Breath test with the goal of detecting multiple cancers – ready to start trials

Breath test with the goal of detecting multiple cancers – ready to start trials

Clinical Trials
While it's a long way off becoming reality, this is quite an exciting clinical trial. I have no idea if it will pick up Neuroendocrine disease but initially, patients with suspected oesophageal and stomach cancers will be asked to try the test. Later it will be extended to include prostate, kidney, bladder, liver and pancreatic cancers. It's possible that Neuroendcorine tumours in these locations might be picked up or at least show up some abnormality that triggers further checks. The fact that Cancer Research UK is involved gives me some confidence as they tend to back the strong horses. I will keep this article live and track developments. Read more by clicking here. Thanks for reading Ronny I’m also active on Facebook. Like my page for even more news. I’m also…
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Neuroendocrine Cancer: a needle in a haystack, primary vs secondary

Neuroendocrine Cancer: a needle in a haystack, primary vs secondary

Awareness, Living with Neuroendocrine Cancer, Patient Advocacy, Technical NETs
It's no secret that Neuroendocrine Cancer can be difficult to diagnose. Although earlier diagnosis is improving (as reported in the SEER database report issued in 2017), there is still a lot of ground to cover. There are a number of reasons why these Neoplasms are often difficult to correctly and quickly  diagnose including but not limited to: - they grow silently, they often produce vague symptoms which can be mistaken for much more common illnesses, and their complexity is not fully understood. I wanted to cover two different aspects of the problem of finding NETs. Firstly, in finding the primary tumour so that the type of NET can be properly established - this drives the best treatment regime. Secondly in finding all the tumours, as this establishes the correct and…
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“What are you doing this afternoon”

“What are you doing this afternoon”

Awareness, Living with Neuroendocrine Cancer
On 8th July 2010, I was sat in front of a secondary care consultant, his speciality was colorectal. I asked specifically for this consultant for two reasons, firstly, he carried out a colonoscopy some 20 months previously which turned out to be negative. Secondly, my GP had referred me to the iron deficiency anaemia clinic, and they wanted to do ….. a colonoscopy.  I changed that plan because this "non-issue" was dragging on; quite frankly I wanted it to be resolved quickly, and I wanted it to be resolved in my favour - after all, I wasn't actually ill! Rewind two months, I had an incidental set of blood tests ordered by a nurse following a routine visit to my local medical centre (....... "I think I've lost a bit…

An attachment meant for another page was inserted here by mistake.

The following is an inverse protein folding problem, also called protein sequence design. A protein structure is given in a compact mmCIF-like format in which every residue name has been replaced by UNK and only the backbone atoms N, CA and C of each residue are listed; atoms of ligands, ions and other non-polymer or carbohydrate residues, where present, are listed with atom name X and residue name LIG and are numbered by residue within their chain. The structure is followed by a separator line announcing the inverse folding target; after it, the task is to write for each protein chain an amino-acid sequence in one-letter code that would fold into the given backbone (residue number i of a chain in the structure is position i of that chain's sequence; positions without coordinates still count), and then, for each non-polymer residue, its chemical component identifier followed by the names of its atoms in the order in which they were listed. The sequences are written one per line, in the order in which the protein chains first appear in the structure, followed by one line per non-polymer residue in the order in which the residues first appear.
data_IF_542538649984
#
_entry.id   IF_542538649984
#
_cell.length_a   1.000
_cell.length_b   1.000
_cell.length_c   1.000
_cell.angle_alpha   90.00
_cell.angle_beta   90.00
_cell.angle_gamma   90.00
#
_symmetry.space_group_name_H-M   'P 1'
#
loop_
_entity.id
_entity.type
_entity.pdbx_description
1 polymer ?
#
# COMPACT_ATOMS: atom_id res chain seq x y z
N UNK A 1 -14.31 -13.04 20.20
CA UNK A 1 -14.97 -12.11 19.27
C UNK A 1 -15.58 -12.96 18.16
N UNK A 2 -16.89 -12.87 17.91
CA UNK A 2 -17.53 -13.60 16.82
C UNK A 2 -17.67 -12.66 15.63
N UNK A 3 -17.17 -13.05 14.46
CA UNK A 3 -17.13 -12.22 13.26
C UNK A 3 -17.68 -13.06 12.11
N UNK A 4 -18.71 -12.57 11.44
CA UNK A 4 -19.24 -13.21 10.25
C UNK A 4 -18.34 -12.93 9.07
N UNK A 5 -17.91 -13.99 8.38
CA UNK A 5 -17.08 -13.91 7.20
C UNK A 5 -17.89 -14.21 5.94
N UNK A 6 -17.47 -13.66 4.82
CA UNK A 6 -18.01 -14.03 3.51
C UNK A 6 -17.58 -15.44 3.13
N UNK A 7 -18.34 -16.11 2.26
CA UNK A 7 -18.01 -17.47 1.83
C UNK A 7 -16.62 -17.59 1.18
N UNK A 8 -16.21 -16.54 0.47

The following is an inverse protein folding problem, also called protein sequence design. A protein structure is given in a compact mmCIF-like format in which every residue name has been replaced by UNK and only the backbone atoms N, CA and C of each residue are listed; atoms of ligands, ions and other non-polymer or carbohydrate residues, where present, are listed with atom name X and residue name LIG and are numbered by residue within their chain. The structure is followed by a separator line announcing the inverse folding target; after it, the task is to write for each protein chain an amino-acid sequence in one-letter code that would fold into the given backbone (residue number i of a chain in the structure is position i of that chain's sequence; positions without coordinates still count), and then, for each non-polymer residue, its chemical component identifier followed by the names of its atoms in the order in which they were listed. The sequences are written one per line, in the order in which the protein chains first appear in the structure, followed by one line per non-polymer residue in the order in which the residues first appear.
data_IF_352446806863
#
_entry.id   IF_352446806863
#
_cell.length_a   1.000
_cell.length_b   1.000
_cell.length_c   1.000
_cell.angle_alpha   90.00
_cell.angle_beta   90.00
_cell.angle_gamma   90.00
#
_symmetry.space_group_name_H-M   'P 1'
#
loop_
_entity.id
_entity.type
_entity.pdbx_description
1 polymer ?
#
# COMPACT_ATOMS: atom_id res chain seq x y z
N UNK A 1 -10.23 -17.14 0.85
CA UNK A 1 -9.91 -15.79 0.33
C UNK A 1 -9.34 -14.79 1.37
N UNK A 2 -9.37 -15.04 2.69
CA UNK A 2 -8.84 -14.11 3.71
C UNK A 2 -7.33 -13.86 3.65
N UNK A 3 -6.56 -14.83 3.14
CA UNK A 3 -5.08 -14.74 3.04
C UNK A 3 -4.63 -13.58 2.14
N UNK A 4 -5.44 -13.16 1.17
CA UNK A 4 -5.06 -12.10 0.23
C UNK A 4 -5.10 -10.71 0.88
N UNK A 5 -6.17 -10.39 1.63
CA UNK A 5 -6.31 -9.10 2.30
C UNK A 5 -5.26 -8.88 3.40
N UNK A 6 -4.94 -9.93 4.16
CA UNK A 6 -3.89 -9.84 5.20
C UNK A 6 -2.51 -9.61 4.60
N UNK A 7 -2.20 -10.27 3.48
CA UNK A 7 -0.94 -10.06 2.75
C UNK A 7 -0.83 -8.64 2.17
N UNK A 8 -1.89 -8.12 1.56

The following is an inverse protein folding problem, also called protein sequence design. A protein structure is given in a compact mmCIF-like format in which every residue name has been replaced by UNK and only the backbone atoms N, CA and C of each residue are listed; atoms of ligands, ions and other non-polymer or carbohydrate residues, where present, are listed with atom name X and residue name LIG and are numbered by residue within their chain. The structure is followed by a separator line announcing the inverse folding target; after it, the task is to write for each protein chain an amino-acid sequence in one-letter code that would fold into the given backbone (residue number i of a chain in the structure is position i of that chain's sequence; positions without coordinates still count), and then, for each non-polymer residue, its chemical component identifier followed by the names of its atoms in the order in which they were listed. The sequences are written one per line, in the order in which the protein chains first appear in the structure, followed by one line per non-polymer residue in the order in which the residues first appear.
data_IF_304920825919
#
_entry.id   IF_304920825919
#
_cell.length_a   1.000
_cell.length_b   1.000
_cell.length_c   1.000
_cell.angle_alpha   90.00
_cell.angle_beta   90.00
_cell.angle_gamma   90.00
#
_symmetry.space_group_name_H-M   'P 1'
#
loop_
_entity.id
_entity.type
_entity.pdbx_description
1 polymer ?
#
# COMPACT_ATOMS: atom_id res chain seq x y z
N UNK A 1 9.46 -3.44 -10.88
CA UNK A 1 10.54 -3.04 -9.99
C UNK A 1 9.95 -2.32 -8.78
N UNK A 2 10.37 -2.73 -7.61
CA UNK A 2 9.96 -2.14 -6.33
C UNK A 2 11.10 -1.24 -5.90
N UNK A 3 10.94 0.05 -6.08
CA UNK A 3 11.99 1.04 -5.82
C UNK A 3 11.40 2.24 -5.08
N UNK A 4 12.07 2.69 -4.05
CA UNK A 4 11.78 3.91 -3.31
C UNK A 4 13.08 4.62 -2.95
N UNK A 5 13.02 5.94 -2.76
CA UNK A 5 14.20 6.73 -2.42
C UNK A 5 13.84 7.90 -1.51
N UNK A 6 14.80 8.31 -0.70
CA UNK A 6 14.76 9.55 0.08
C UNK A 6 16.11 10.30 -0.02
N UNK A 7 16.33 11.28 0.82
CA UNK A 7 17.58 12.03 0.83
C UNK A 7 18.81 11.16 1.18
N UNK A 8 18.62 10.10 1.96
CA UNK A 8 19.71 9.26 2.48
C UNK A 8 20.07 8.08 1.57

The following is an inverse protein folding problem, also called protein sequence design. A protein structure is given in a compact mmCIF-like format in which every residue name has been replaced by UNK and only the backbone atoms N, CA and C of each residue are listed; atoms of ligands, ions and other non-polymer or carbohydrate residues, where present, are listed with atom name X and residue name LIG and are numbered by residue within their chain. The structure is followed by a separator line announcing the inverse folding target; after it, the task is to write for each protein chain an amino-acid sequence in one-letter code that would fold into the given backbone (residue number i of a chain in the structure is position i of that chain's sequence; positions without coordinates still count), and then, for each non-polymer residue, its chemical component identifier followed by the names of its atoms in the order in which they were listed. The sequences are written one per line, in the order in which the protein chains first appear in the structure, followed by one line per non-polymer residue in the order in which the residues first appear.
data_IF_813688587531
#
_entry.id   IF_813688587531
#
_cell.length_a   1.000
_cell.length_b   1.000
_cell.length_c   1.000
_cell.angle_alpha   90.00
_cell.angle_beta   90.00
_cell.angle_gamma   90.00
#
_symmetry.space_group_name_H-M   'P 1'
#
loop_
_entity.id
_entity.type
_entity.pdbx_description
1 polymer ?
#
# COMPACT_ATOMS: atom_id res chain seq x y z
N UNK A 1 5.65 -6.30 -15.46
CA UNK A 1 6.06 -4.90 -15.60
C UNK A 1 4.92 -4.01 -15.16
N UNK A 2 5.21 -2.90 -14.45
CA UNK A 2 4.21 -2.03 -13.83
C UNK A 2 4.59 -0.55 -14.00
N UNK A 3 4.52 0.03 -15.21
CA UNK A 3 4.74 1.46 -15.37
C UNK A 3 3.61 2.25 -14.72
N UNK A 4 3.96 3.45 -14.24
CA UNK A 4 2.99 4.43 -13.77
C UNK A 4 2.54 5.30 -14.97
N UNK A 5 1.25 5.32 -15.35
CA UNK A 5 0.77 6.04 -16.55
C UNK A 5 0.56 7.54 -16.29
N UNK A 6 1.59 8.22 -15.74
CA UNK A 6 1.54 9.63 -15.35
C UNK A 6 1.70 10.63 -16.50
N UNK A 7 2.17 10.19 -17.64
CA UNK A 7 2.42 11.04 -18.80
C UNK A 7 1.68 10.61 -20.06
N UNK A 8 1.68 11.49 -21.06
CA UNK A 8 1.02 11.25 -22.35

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Diagnosed with Neuroendocrine Cancer? – 10 questions to ask your doctor (and where to find a NET Specialist Worldwide)

Diagnosed with Neuroendocrine Cancer? – 10 questions to ask your doctor (and where to find a NET Specialist Worldwide)

Awareness, Diet and Nutrition, Living with Neuroendocrine Cancer, Patient Advocacy, Survivorship
On the day I was diagnosed, I hadn't really thought about questions, the only one I actually remember asking was "how long do I have left to live" (I watch too many movies!). On the day of diagnosis and a period beyond, people tend to feel emotions of shock, denial, anger and sadness, before going on to accept their situation. Yes, I 'googled' but not a great deal really - although some things I found did frighten me. I wish I had found this article way back then. As things progressed in the weeks after 'D-Day', I started to work out the sort of things to ask but even then it was limited. I had been referred to an experienced NET team so I felt confident they would do whatever…
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Neuroendocrine Cancer – If you can see it, you can normally detect it!

Neuroendocrine Cancer – If you can see it, you can normally detect it!

Living with Neuroendocrine Cancer, Survivorship, Technical NETs
[caption id="attachment_7944" align="alignnone" width="965"] Octreoscan vs Ga68 PET[/caption] Scanning is a key diagnostic support and surveillance tool for any cancer.  Even though you have elevated bloods or urine (....or not), a picture of your insides is really like a thousand words.... and each picture has a story behind it.  Scanning can be a game changer in the hunt for tumours and although scans do not normally confirm the cancer type and grade, they certainly help with that piece of detective work and are key in the staging of the cancer. When I read stories of people in a difficult diagnosis, I always find myself saying 'a scan might resolve this' and I always suggest people should try to get one.  Even in the case of a story about late diagnosis or a misdiagnosis, I find…
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Neuroendocrine Cancer: Hurry up and wait

Neuroendocrine Cancer: Hurry up and wait

Awareness, Living with Neuroendocrine Cancer, Patient Advocacy, Survivorship, Treatment
When I was diagnosed with metastatic Neuroendocrine Cancer on 26 July 2010, I just wanted them to hurry up and fix my body so I could get back to normal. My expectations of speed turned out to be wildly inaccurate and in hindsight, I was also wildly naive. You see, with Neuroendocrine Cancer, particularly well-differentiated, low or medium grade tumours, it sometimes doesn't work as fast as you would think and there are good reasons for that. The complexity of the condition needs some consideration as the physicians work up a treatment plan. I'm quite happy and content they took their time, rather than rush into the wrong decisions. If you think about it, this is an advantage with low and medium grade NETs......you normally have some time to get the ducks…
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Neuroendocrine Cancer: Patient Power!

Awareness, Living with Neuroendocrine Cancer, Patient Advocacy, Survivorship, Treatment